In the new Netflix crime drama Ozark, Jason Bateman is playing another family man. But Michael Bluth he is not. The Arrested Development star plays Marty Byrde, a financial planner who falls deeper into the world of money laundering and drug cartels than he ever intended. The 10-episode first season may surprise fans who know Bateman mostly from his comedic work, but will Ozark return for Season 2? As of now, Netflix has not renewed Ozark for a second season, but if audiences take to this serious series, it may have a future.
Since the show is just premiering, an announcement about either Season 2 or a cancellation may take awhile. However, as a dark drama, Ozark could have a long-term home on Netflix among series like The OA, Gypsy, Narcos, and, until recently, Bloodline. And Bateman is already a Netflix staple thanks to Arrested Development.
Bateman is branching out from his traditional comedic work with this role and hoping that audiences will enjoy watching his character's descent. In an interview with Deadline, Bateman expressed his desire to work with “everyman” characters who aspire to the American Dream, even if obtaining it is by unsavory means. And Ozark's anti-hero's actions can definitely be called "unsavory."
“What is he willing to do to provide for his family and does he have the smarts and backbone to follow through to with the questionable decisions he is making?" Bateman mused about Marty to the publication. He then added, “We live in this ‘every man for himself’ society and there’s always this carrot dangling in front of every citizen that tests how far we will reach to get something we want.”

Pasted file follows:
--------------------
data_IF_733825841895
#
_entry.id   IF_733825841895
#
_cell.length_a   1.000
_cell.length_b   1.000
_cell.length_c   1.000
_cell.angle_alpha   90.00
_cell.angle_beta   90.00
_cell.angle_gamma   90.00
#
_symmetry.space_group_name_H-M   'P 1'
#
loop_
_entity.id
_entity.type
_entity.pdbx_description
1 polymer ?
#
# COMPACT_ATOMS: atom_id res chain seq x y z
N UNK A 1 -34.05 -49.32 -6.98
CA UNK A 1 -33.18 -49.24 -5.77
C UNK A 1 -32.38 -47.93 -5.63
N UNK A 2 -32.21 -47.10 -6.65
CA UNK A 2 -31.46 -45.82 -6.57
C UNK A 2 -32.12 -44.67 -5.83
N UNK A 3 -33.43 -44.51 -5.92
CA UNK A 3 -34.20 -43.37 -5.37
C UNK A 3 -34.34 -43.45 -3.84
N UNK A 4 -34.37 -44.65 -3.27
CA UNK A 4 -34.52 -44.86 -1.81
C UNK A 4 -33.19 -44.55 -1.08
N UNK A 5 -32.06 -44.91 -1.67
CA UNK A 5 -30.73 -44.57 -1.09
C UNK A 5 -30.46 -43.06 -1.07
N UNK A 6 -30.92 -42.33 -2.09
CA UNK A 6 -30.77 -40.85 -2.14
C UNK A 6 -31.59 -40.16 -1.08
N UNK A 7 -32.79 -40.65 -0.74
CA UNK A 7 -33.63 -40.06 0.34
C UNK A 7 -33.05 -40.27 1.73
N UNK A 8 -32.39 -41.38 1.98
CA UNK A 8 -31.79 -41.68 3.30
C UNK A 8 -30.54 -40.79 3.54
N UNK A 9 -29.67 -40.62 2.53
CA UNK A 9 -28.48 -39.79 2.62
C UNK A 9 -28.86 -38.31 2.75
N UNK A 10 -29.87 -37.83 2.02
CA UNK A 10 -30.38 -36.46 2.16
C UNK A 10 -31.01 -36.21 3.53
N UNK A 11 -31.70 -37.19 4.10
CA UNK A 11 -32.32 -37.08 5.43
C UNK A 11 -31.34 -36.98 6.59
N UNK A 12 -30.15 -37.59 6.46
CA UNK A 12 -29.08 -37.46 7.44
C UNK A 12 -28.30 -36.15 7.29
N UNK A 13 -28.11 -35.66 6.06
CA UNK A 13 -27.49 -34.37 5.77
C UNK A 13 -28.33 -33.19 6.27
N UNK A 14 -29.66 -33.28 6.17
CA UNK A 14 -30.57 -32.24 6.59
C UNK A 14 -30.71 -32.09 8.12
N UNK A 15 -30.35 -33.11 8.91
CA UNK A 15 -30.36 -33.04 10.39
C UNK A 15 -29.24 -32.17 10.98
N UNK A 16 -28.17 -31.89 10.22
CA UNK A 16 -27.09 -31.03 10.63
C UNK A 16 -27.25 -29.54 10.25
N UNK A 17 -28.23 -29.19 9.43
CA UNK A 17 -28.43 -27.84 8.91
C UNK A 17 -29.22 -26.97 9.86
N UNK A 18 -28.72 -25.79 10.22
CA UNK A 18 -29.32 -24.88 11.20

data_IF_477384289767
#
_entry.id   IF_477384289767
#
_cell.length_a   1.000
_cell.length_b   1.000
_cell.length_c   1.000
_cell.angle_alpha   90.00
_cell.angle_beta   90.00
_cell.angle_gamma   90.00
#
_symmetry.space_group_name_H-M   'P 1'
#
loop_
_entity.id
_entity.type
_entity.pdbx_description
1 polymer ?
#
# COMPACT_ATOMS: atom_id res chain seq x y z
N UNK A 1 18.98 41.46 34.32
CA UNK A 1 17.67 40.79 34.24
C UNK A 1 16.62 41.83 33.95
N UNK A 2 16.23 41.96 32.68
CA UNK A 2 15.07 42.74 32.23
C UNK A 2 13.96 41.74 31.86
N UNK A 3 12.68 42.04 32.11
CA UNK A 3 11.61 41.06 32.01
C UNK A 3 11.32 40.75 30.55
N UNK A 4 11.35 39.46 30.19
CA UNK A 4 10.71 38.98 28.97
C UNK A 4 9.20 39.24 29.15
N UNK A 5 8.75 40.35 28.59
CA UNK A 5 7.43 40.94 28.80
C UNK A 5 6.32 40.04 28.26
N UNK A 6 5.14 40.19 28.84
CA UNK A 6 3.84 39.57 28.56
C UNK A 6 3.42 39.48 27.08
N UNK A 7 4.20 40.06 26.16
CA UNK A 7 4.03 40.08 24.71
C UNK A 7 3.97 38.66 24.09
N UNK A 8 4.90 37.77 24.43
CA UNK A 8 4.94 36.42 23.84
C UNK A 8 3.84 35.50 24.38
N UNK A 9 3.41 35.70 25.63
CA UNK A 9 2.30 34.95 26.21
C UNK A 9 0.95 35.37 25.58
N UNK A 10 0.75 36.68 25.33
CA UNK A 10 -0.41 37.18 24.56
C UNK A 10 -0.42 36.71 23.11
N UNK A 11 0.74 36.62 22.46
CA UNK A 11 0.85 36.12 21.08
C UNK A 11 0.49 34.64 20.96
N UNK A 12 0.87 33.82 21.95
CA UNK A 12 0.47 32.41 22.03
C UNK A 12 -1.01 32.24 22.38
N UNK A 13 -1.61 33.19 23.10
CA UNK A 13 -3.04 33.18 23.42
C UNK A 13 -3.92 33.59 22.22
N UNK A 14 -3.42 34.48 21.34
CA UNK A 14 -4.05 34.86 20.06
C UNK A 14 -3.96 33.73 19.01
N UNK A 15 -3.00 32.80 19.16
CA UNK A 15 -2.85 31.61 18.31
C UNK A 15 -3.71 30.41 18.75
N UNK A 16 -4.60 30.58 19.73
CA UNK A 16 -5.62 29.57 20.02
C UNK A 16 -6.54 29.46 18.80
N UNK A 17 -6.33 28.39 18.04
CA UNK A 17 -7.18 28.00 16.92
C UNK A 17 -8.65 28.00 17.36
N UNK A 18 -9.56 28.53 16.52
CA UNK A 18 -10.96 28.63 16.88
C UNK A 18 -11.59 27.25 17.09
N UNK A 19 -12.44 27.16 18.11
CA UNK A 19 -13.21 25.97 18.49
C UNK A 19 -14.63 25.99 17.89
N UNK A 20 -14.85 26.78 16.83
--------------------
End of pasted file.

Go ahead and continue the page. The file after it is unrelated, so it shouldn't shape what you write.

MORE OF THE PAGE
Being the star, the executive producer, and the director of several episodes, Bateman told Entertainment Weekly that he planned to explore Marty's journey through his questionable ethics. His character may have similarities to Walter White, but Bateman clarified to EW, “We were very, very conscious not to do the beautiful work that Breaking Bad did.”
Despite comments like those, the Breaking Bad comparisons continue to stack up. "Imagine a parallel-world Breaking Bad," reads a Radio Times piece, "where Walter’s family know what he’s up to." Meanwhile, Inverse described the show as a "Missouri" version for fans "pining for Breaking Bad." Perhaps Ozark will successfully fill the void left by Walter White and Jesse Pinkman. It could bode well for its chances of a second season on Netflix.
While Season 2 isn't definite for Ozark just yet, audiences can get a taste of how far he's willing to go in its first 10 hours. Perhaps Ozark can finally answer the age-old question: what's the American Dream really worth?